|World War II observation tower built atop Summer Hill, Maynard, MA.|
Staffed initially by volunteers from American Legion, replaced by
U.S. Coast Guard. Abandoned after war, and burned October 31, 1951.
Once the war commenced in Europe, Maynard appointed Guyer W. Fowler as Chief Air Raid Warden. Women were trained as volunteer air raid wardens. The American Legion – veterans of service in the U.S. armed forces – took it upon themselves to use the hose-drying tower at the fire station on Nason Street to serve as an airplane watch tower. Then, three days after the Japanese attack on Pearl Harbor, Maynard’s Selectmen declared a “state of emergency.” A decision was made to build an observation tower atop Summer Hill. Louis Boeske donated the gravel for an access road – the same road used to service the town’s water tanks today – and townspeople, including many high school students, provided the labor. The tower became operational January 12, 1942. An open house event was conducted on March 1, 1942, attended by 500 people! The tower was staffed around the clock.
The concept of civilian observers was loosely modeled on the Royal Observer Corps, Great Britain’s civilian spare-time volunteers, who provided invaluable enemy plane observations to the Royal Air Force during World War II. The ROC started out as untrained civilians with binoculars. It evolved to a uniformed corps of men and women, still civilian, deeply involved in guiding RAF planes during the Battle of Britain, and then for the Normandy invasion, ROC men were stationed on Allied ships to help them avoid firing at their own planes.
Here in Maynard, the operation of the observation tower remained in civilian hands until January 1943, when staffing was taken over by the 605th U.S. Coast Guard Artillery. Maynard was a valid strategic target. The mill was making blankets for the U.S. Army. A quarter of Maynard land on the south side had been taken by eminent domain in April 1942 to create a munitions storage and transfer facility called the Maynard Ordnance Supply Depot. Gunpowder was being manufactured on the Maynard/Acton border at the American Powder Company.
In retrospect, the creation of the observation tower on Summer Hill, complemented by formation of a committee to implement blackout drills, and having the streets department filling with sand any buckets or other containers people placed outside their homes, for purpose of extinguishing fires started by bombs, was all moot. Germany had no aircraft carriers. German battleships never operated in the western parts of the Atlantic Ocean. Plans for German long-range bombers were initiated, but never came to fruition. The only serious reach of the Axis forces across the North Atlantic was the operation of submarines up and down the coast (and into the Gulf of Mexico), which sank hundreds of ships, some within sight of major cities.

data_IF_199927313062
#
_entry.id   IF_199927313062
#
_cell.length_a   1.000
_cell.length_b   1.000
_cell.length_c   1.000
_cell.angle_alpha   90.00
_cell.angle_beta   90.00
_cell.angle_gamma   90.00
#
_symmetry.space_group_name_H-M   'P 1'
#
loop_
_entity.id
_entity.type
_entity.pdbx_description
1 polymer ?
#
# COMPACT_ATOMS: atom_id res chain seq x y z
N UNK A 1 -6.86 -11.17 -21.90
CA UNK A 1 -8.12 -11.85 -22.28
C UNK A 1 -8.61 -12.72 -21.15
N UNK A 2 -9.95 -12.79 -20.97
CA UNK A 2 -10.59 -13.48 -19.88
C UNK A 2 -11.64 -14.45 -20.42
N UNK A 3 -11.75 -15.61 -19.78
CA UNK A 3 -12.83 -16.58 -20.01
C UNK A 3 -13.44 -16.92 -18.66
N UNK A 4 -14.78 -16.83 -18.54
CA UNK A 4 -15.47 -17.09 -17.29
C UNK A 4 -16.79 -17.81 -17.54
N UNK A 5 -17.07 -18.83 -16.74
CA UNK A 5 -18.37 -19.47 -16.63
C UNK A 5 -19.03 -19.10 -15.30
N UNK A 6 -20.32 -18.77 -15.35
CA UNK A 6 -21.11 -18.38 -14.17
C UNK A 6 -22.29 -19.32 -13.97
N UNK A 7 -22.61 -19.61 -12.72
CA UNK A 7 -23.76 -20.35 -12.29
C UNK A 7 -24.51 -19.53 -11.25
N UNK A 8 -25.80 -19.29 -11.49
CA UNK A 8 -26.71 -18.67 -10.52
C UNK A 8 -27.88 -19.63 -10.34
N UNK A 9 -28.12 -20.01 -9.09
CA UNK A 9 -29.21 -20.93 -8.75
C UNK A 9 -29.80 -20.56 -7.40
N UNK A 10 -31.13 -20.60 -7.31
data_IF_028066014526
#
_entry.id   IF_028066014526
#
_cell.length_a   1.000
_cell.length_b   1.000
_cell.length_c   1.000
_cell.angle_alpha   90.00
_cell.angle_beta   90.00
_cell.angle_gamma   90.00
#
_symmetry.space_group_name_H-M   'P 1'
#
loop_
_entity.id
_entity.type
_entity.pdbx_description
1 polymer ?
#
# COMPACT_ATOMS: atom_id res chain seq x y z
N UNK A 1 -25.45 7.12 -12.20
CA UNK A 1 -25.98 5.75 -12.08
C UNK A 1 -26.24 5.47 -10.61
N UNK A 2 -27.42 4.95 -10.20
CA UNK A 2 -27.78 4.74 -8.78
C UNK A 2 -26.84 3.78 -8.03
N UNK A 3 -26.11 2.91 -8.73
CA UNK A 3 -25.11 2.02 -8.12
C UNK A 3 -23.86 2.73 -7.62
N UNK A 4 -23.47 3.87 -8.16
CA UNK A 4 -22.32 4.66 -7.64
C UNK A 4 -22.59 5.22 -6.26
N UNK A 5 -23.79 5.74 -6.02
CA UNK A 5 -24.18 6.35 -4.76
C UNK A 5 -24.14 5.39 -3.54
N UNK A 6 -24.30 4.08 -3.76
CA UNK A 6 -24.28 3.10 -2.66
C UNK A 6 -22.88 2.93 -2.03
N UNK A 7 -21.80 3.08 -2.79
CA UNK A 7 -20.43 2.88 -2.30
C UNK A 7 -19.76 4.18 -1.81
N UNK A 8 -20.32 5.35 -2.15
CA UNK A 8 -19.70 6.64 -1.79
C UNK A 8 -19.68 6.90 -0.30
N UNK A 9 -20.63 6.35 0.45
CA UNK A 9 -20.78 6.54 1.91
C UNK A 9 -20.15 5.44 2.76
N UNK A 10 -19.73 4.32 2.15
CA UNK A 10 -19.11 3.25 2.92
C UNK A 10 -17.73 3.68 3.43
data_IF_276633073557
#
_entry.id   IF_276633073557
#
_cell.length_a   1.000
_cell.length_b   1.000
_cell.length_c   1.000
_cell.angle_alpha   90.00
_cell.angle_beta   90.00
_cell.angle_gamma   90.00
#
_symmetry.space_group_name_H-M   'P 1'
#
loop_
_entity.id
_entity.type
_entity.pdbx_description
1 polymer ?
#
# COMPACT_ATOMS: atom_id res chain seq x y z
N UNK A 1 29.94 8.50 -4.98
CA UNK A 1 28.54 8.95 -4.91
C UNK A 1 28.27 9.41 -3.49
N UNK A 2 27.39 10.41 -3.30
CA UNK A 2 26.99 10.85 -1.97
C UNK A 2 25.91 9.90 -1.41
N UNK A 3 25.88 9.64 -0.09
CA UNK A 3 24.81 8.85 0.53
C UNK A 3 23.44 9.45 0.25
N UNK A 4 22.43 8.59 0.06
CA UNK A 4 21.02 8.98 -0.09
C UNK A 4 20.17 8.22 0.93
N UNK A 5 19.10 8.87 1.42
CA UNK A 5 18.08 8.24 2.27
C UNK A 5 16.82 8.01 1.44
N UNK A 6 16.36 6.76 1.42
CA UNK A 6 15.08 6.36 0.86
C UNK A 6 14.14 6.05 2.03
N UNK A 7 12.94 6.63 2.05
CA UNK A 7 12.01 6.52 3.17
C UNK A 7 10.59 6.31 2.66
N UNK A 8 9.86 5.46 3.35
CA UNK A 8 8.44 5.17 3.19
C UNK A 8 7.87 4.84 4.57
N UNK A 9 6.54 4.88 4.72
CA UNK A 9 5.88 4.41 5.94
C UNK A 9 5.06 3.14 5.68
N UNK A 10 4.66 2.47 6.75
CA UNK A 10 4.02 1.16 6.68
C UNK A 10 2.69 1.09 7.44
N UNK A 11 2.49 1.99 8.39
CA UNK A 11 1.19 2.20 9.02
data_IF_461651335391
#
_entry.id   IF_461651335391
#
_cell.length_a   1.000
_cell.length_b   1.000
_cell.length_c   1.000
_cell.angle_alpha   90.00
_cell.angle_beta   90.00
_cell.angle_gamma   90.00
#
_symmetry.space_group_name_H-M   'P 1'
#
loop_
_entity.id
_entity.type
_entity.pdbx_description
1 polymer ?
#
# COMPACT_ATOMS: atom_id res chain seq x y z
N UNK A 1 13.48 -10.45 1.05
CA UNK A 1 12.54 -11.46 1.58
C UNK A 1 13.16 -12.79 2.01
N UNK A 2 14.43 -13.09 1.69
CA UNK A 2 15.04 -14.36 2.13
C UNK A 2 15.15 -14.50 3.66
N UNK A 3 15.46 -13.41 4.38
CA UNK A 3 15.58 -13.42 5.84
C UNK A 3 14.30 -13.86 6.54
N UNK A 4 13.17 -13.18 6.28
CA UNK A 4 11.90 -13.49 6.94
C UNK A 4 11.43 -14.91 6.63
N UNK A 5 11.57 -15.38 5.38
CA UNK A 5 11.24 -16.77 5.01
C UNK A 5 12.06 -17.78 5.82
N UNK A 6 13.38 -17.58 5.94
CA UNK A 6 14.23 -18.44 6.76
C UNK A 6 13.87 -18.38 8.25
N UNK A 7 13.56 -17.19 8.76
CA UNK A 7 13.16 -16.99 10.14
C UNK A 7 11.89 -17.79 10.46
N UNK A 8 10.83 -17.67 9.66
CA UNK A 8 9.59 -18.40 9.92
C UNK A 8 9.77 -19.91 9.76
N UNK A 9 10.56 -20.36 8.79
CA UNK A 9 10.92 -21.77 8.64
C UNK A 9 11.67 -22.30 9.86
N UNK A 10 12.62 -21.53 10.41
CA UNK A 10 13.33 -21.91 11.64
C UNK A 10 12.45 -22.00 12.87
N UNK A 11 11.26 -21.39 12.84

The U.S. Army constructed concrete watch towers along the east coast, including sites in Massachusetts such as Marblehead Neck, but the intended purpose was to scan the ocean for submarines. Back then, submarines spent most or the time on the surface because that allowed propulsion from diesel engines. Once submerged, all power came from batteries. Underwater, the boats were slower, and time underwater was limited. Coastal watchtowers made sense. Inland, not so much.
CODA: There are rumors of German POWs working at the woolen mill during the war. This is not true. While there were scores of prison camps scattered across the United States to hold some 400,000+ prisoners, only a few camps were in Massachusetts, and no POWs were assigned to work in the mill. The closest prison camp was Fort Devens, host to 3,100 “Anti-Nazi” prisoners. These were men who had been in the German Army, but opposed Nazi government and philosophy. (Many were socialists or communists.) There were segregated from other German prisoners for their own safety.
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